Monday, 15 July 2019

Fusilli bolognese

I had the good fortune to be on a train full of children, maybe about nine or ten years old, the other day. I mean, literally full, there were two of them in the seat next to me.

They were off on a residential visit somewhere so meals were involved, so they started talking about their various fussy eating foibles. One said she couldn't eat steak, to which the teacher responded with admirable restraint 'It's OK, we're not having steak'.

Another was alarmed when she heard one of the meals would be spaghetti bolognese (or 'skabetti', as the teacher called it, which I always find an adorable pronunciation), because she doesn't like spaghetti. Fortunately for her, it turned out that the spaghetti to be used was in fact fusilli (the spiral one), which she did like. For me, spaghetti is specifically the long, thin, solid, cylindrical ones, and any other pasta shape has to be called by its own name (or just 'pasta'). But spag bol is special, because it's the pasta meal most British people encountered first, so it's kind of a meal in itself. I'm not quite sure how to describe its cultural role, actually, for people that don't already have the same cultural knowledge of it. I mean, Heinz sells it in tins, is probably the most meaningful thing I can tell you about it. So I suppose for her, spaghetti isn't a thing in its own right and it could be used as the generic term for pasta as long as it's with that particular sauce.
Image result for spaghetti bolognese tin
Tin of Heinz spaghetti bolognese

Pasta words are one of those semantic fields where there's a lot of overlap and variation, by the way - 'noodles' for me has to be in an Asian dish, like chow mein, so even though they're long and thin, I couldn't call spaghetti noodles. For some people 'noodles' covers all kinds of pasta-type foods. 

Thursday, 11 July 2019

Yo, Samity Sam!

Brilliantly, the tweet I am going to be famous for (at 200+ likes at the time of writing), is one in which I present myself as an idiot.
Lane Greene said that American kids learnt how to pronounce 'Yosemite' because of the Looney Tunes cartoon character 'Yosemite Sam'. Despite plenty of exposure to this character, I did not similarly acquire the correct pronunciation of the word, because I interpreted the name as 'Sammity Sam', a sort of reduplicated nickname form of the name Sam. This is not unreasonable, as I'd not seen it written down and never heard of the place Yosemite. Other people did the same thing, and basically heard it as 'Yo, Sammity Sam'.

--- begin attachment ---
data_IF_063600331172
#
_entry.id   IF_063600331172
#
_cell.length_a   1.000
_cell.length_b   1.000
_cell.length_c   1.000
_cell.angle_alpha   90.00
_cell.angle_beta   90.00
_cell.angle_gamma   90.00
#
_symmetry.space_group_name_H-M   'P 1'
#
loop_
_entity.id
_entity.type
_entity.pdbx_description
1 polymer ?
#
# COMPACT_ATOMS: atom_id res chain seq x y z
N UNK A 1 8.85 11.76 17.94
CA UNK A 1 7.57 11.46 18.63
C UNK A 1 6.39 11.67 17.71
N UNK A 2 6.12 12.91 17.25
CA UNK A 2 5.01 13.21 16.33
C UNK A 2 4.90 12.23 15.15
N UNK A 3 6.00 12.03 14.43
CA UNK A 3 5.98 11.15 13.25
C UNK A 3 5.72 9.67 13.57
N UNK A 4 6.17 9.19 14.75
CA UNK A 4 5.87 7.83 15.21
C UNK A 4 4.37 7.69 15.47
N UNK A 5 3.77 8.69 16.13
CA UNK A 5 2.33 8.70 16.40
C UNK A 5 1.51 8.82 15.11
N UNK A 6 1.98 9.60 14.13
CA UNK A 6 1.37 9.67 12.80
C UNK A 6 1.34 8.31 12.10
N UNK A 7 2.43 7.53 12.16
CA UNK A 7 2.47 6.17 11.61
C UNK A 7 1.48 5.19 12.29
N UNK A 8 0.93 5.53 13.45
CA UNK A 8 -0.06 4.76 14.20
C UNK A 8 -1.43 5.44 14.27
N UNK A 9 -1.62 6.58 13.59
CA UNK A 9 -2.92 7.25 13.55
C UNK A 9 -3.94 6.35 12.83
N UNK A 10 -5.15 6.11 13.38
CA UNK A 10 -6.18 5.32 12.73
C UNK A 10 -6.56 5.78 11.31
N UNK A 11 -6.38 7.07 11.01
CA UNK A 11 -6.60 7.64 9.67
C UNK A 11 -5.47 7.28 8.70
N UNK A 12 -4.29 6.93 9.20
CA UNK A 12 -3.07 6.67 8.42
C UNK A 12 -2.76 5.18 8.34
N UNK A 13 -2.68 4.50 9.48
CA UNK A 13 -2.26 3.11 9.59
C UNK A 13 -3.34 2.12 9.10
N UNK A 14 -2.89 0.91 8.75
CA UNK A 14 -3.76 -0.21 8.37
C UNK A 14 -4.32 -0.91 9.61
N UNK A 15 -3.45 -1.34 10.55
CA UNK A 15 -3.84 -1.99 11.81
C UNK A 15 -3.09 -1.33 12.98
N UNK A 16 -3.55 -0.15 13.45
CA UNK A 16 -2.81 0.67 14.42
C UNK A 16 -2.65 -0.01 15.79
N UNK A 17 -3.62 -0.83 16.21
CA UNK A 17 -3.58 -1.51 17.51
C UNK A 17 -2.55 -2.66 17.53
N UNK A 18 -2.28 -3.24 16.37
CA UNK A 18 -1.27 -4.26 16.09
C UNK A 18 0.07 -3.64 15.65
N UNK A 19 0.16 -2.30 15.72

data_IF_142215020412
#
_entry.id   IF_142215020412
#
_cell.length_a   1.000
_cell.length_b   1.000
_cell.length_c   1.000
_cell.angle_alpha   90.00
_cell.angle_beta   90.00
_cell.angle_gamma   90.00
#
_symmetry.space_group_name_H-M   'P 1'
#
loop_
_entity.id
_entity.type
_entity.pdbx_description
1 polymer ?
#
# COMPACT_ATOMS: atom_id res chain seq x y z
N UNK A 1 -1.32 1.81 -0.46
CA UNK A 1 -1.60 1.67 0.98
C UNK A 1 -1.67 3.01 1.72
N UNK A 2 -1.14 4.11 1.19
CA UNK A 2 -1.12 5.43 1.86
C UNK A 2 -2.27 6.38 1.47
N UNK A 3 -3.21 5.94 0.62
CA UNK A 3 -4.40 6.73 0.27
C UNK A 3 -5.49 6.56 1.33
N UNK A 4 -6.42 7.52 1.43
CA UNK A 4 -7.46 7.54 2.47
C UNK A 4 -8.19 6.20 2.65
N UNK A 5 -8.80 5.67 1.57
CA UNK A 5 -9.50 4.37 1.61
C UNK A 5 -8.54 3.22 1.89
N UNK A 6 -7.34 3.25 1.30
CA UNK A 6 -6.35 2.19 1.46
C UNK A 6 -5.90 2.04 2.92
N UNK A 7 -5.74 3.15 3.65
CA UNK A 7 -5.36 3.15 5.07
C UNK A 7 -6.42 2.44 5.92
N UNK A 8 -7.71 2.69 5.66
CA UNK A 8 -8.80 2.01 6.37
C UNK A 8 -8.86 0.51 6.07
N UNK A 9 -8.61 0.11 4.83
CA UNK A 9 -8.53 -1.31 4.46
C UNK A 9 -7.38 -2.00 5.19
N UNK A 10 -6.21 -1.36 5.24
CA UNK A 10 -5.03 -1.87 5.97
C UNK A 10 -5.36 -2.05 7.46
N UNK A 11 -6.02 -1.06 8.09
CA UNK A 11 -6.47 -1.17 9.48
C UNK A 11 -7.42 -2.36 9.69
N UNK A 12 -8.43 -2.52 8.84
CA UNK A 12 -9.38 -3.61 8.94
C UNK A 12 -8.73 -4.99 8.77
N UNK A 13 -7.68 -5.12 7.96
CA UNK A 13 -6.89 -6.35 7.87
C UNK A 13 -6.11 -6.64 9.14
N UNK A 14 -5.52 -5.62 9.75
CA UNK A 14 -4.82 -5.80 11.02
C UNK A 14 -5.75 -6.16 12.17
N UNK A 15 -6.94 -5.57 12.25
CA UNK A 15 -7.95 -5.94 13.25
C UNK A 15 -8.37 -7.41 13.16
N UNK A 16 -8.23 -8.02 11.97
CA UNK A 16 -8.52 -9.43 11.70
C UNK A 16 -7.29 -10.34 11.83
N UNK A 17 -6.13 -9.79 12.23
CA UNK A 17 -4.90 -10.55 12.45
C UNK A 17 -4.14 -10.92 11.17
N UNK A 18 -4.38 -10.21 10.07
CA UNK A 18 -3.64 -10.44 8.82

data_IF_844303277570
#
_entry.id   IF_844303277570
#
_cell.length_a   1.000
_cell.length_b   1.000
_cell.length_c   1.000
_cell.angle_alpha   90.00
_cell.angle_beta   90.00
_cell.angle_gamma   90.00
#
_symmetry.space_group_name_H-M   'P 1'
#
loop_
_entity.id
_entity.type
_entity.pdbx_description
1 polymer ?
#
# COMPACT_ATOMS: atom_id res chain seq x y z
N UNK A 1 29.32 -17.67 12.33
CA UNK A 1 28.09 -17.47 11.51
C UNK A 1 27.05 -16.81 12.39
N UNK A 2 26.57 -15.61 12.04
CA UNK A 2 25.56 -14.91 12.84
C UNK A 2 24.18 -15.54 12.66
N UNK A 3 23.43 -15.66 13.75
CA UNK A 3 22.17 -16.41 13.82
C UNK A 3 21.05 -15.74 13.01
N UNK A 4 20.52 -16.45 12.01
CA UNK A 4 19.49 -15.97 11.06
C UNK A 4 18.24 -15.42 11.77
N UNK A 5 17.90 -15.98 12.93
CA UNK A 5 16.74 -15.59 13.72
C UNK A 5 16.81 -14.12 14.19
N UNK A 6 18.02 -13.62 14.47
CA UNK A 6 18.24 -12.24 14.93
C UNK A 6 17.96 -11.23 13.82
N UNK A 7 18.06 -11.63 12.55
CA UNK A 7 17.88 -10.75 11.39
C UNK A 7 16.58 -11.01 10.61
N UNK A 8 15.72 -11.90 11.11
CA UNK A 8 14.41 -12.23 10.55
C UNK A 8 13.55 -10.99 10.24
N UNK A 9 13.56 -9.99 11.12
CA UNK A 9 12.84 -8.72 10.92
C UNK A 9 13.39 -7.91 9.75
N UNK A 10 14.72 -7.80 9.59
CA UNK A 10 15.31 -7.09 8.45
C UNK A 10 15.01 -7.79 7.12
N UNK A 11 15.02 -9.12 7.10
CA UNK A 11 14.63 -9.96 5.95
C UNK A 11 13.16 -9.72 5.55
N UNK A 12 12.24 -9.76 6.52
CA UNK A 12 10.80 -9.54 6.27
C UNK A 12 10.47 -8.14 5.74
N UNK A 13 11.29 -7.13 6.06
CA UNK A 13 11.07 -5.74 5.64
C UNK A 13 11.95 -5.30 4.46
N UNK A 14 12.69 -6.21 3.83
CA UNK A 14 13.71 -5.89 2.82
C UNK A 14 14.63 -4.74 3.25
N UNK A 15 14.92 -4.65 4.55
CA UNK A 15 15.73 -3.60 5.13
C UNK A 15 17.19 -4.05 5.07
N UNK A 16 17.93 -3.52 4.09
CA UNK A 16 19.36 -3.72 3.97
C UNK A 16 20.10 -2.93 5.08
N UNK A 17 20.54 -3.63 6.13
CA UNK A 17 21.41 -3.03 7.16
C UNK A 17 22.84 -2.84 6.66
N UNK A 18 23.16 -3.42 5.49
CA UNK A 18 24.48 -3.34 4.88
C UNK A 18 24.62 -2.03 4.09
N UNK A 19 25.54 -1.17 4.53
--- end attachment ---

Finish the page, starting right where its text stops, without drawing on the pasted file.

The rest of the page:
But here's the thing: I didn't interpret that first syllable as anything at all. 'Yo' wasn't specially in my vocabulary as a child in 1980s UK. So I just kind of heard it as a meaningless syllable. I'm not an acquisitionist so I could be wrong here, but I'm pretty sure this is NOT how language works. There are not meaningless syllables that consistently occur adjacent to a specific word. I should have definitely called on my pattern recognition skills and interpreted that sound as part of the name, or as being part of the phrase, as others did ('Yo!'). But I didn't.

Wednesday, 19 June 2019

IT IS LITERALLY IMPOSSIBLE TO WRITE A SENTENCE WITHOUT GRAMMAR

Hooray! Another article about how 'textspeak' is bad for kids is out! (Daily Mail link, so don't click it – you can get the idea from just reading this post.)

It's really a shame that the experts they asked were not experts in the thing they asked them about. They're experts in children's potential and curriculum development, both important things, but not actually language, which is the thing we're concerned about the harm of here. It seems comparable to asking experts in primary education if mobile phone masts are harming children's concentration or something. They'll have relevant things to say about concentration but they won't actually have the expertise to say if it's the mobile phone masts that are the problem.

Anyway I just came here to say this: IT IS LITERALLY IMPOSSIBLE TO WRITE A SENTENCE WITHOUT GRAMMAR.


In the image above, Prof. Mellanby says 'these sentences do not contain grammar', of the following:
OMG ikr
Yo dude r u still coming to party Friday
I'm just going to take the second one. It contains, among other things, the following grammar:

  • a vocative (Yo dude)
  • subject-verb agreement (r for 2nd person singular)
  • question inversion (r u rather than u r)
  • a verb phrase with a prepositional complement (to party) and adverbial (Friday)
  • present tense (r rather than were)
  • progressive aspect (coming)
  • pre-verbal adverbial (still)
  • knowledge of which words can be omitted in this context (the, on)
It also has 100% correct spelling, if one allows that r u is an abbreviation rather than an error.

Tuesday, 11 June 2019

Southern privilege

One of my favourite writers is Justin Myers, who among other things writes The Guyliner. He reviews the Guardian Blind Date every week and I look forward to it eagerly. It's funny, but it's also clever and insightful and often poignant. This week, he threw in a comment about 'doing funny accents' that was so spot-on in its identification of the problem of centring privilege.